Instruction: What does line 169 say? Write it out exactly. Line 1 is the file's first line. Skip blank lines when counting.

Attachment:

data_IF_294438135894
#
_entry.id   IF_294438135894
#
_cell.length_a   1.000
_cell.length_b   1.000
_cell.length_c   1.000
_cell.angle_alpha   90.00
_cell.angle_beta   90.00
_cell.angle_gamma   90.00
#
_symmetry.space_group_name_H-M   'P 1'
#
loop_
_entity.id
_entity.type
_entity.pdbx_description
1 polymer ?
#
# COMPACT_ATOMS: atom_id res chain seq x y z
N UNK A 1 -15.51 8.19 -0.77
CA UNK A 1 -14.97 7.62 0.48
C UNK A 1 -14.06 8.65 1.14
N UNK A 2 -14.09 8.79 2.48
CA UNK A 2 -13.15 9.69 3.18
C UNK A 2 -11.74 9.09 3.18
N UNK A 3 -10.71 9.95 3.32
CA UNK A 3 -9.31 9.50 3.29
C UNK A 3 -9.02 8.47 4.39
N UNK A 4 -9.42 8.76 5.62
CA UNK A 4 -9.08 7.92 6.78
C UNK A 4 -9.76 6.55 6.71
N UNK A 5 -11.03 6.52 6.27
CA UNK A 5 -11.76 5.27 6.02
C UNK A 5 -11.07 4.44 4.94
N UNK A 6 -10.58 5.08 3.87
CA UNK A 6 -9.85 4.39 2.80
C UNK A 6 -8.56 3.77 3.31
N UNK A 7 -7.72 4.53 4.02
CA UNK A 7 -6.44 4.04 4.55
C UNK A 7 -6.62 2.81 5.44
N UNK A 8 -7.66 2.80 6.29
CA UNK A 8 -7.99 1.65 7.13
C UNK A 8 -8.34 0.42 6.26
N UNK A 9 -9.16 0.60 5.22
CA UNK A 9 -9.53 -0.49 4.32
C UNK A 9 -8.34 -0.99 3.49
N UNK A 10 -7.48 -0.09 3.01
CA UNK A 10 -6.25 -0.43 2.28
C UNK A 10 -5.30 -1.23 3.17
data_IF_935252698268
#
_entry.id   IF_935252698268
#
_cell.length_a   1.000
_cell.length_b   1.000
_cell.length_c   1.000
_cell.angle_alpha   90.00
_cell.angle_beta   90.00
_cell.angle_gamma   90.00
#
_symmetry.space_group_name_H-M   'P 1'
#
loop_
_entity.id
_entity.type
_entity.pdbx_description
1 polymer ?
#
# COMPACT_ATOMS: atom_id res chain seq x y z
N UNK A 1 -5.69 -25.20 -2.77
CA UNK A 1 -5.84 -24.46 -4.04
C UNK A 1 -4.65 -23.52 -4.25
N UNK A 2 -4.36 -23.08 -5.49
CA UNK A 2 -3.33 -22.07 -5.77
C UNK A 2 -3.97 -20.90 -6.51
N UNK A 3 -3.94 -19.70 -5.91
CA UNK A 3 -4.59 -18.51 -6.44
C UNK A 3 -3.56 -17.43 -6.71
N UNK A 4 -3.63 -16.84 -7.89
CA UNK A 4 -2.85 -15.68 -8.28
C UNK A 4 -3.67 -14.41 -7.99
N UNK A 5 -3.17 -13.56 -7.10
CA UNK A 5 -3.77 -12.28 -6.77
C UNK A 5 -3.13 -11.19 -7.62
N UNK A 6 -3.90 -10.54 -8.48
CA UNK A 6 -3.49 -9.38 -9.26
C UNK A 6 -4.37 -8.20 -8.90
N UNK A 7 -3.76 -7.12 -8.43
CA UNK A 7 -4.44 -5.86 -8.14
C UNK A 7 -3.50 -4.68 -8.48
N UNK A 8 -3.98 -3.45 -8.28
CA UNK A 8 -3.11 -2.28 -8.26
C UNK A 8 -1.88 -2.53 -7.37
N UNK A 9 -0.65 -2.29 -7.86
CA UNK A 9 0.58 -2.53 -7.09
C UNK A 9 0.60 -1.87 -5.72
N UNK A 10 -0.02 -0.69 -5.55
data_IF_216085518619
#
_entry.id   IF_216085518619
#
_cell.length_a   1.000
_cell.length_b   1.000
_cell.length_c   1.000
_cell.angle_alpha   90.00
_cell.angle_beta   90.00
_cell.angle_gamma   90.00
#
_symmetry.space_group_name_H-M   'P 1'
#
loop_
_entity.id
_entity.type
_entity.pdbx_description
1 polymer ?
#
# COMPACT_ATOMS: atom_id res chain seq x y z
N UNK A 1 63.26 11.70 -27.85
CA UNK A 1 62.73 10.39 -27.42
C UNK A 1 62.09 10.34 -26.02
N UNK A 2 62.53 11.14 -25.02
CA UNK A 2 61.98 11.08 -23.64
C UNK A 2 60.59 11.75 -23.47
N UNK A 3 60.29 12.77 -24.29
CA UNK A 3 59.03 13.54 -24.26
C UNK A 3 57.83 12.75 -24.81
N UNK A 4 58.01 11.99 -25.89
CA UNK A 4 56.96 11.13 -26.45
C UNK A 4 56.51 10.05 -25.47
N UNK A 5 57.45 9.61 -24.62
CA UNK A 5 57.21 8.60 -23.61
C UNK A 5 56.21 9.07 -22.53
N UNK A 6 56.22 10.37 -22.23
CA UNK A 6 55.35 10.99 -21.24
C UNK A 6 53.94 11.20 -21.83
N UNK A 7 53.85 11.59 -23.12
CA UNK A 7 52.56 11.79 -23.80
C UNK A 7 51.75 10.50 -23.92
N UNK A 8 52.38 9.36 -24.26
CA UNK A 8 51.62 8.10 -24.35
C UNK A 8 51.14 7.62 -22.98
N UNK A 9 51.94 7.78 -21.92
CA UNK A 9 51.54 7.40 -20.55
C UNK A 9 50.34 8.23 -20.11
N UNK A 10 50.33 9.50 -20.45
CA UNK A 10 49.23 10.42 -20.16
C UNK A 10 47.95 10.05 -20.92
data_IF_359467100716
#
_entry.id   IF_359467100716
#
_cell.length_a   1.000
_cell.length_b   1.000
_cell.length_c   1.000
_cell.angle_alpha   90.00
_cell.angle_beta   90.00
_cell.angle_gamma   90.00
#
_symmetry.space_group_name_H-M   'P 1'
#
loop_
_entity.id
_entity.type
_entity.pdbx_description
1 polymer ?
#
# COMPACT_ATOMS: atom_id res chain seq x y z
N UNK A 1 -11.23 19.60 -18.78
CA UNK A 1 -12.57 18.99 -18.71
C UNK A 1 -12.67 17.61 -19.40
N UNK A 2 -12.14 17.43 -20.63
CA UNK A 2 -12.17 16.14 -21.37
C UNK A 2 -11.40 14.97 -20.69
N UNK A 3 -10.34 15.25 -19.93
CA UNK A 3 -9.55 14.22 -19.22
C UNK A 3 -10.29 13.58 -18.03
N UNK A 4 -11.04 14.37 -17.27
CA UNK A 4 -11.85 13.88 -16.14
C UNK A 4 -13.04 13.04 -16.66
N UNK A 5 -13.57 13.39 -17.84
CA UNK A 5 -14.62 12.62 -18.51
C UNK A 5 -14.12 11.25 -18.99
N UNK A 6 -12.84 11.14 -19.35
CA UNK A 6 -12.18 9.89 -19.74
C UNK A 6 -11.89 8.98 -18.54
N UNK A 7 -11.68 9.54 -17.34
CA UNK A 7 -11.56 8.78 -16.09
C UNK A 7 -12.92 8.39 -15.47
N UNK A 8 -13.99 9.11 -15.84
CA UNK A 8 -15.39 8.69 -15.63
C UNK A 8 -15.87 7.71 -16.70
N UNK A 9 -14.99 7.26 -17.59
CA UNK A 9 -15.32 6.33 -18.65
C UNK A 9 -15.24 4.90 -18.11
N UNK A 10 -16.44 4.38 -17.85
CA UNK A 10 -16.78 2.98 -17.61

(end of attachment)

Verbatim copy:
N UNK A 1 -11.23 19.60 -18.78